By reading this report, the smoldering patients among us might think that the attention of the scientists at the ASH congress was only on MM patients who need active treatment. The young and active Spanish researcher Dr. Mateos proved that this was not the case as she presented a very interesting study in this setting. In her trial, 119 patients with asymptomatic multiple myeloma, who were considered to be at high risk for progression (based on their levels of the monoclonal proteins in the serum and the concentration of plasma cells in the bone marrow) were included. As we know, the classic clinical approach in those patients is watchful waiting and to start treatment when the SMM evolves to symptomatic MM. The smoldering patients were randomized to a “therapeutic abstention group” (no treatment), consisting of 62 patients or a group of 57 patients who were treated with induction therapy of lenalidomide (Revlimid®) 25mg and dexamethasone (9 cycles) followed by lenalidomide 10mg maintenance for up to two years. In both arms, patients were observed for progression to active disease. In the abstention arm, 59% of the patients progressed after a median of 25 months. In the treated group of SMM patients, 16% developed active disease but 5 of these progressions occurred after patients stopped therapy early. There was a trend to better OS observed in the group of treated patients, although this needs further confirmation. The side effect profile of the treatment was acceptable. These side effects (mostly skin rash, diarrhea and infections) were generally mild (grade 1 or 2) and it needs to be said that similar adverse events were observed in the patients who were not treated! For the time being, no increased risk of SPMs is observed.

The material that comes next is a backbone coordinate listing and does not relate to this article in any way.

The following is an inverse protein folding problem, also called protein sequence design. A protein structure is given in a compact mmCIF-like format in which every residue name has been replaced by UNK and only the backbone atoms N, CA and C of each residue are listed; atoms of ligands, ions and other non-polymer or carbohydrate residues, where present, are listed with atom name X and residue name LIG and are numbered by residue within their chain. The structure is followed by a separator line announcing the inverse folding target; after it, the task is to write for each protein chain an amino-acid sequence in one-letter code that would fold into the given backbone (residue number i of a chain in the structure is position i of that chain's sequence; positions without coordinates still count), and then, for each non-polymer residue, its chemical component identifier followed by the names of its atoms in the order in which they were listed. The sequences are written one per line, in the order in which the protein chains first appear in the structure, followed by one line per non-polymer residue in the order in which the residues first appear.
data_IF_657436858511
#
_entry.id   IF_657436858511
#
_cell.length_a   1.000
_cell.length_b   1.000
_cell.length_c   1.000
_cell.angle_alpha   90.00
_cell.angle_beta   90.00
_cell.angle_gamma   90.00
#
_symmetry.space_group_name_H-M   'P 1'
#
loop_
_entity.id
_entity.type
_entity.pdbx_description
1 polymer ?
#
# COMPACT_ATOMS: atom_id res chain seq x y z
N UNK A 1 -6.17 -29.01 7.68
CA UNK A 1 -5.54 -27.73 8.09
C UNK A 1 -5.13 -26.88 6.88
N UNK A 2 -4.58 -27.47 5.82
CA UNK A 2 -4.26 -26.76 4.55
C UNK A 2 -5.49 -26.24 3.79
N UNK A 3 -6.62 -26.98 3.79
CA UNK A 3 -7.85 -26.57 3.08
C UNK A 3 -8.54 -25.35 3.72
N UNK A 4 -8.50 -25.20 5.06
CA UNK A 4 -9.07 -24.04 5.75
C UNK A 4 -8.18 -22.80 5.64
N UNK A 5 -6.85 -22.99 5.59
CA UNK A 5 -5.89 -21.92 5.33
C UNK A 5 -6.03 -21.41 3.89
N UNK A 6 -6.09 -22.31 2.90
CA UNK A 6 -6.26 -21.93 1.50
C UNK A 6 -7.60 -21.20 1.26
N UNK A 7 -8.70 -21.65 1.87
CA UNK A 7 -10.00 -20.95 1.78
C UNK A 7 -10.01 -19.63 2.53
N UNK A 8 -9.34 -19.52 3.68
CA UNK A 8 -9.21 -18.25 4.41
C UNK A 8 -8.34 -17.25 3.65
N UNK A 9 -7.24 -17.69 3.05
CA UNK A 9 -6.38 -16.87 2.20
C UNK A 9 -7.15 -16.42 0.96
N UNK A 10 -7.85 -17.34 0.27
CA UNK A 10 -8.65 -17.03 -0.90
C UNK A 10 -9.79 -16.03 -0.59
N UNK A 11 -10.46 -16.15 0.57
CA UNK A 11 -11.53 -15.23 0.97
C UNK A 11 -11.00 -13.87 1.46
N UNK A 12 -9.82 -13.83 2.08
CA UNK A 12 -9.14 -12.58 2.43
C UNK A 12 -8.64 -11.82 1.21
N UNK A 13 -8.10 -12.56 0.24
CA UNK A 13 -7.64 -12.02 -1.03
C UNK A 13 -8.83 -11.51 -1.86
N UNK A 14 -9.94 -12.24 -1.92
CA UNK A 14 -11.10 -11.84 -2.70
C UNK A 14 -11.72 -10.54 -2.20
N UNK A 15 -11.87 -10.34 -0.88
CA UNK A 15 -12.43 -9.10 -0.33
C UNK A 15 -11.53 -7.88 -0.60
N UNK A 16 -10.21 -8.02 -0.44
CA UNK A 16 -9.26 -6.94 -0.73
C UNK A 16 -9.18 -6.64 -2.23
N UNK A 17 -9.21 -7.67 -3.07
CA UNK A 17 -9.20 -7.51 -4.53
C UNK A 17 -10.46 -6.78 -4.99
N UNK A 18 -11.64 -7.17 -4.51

These results suggest that early treatment of SMM in high-risk patients has the potential to prevent damage before it occurs while waiting for disease progression. Moreover, biological progressions (not yet giving symptoms) occurring under maintenance have remained controlled over a prolonged period of time. The statistical power of this study is quite strong but we need to see the results replicated in other independent studies. Further validation of these findings might influence the approach doctors have towards high-risk SMM patients! Although slightly tired after this busy ASH meeting, I was not able to catch sleep on the plane during the long night flight home. While observing the black night through the plane’s window, I discovered the first hesitant rays of light from the upcoming sun at the far horizon. Fascinated by this beautiful spectacle of nature, I saw how the early morning sky progressively became illuminated by the brilliant colors of the sunrise, framing the dark earth. That inspirational picture of a new day was a perfect wrap-up of my trip to the ASH meeting. As the new daylight started to outshine the darkness of the black night, I looked back at all the news I had witnessed at the ASH meeting. Lots of good news that progressively, as the sunrise, start to outshine the dark prognosis that once accompanied the diagnosis of multiple myeloma…A new day and a new future definitely break through for myeloma patients!
With many thanks to Prof. Dr. M. Delforge (UZ Leuven, Belgium), who reviewed and approved this report.
Disease Processes Alzheimer’s Disease Levinson, D. M., Reeves, D. L., Watson, J., & Harrison, M. (2005). Automated Neuropsychological Assessment Metrics (ANAM) measures of cognitive effects of Alzheimer's disease. Archives of Clinical Neuropsychology , 20 , 403-408. Levinson, D., Watson, J., Reeves, D. L., & Harrison, M. (2000). Computerized neuropsychological (ANAM) measure
RBMOnline - Vol 8. No 3. 348-356 Reproductive BioMedicine Online; www.rbmonline.com/Article/1193 on web 29 January 2004 Previous miscarriages influence IVF andintracytoplasmatic sperm injection pregnancyoutcomeDr Markus S Kupka studied in Cologne, Tubingen and Bonn in Germany. He received his MDdegree in 1997. Following training, he was awarded his qualification in endocrinology andreproducti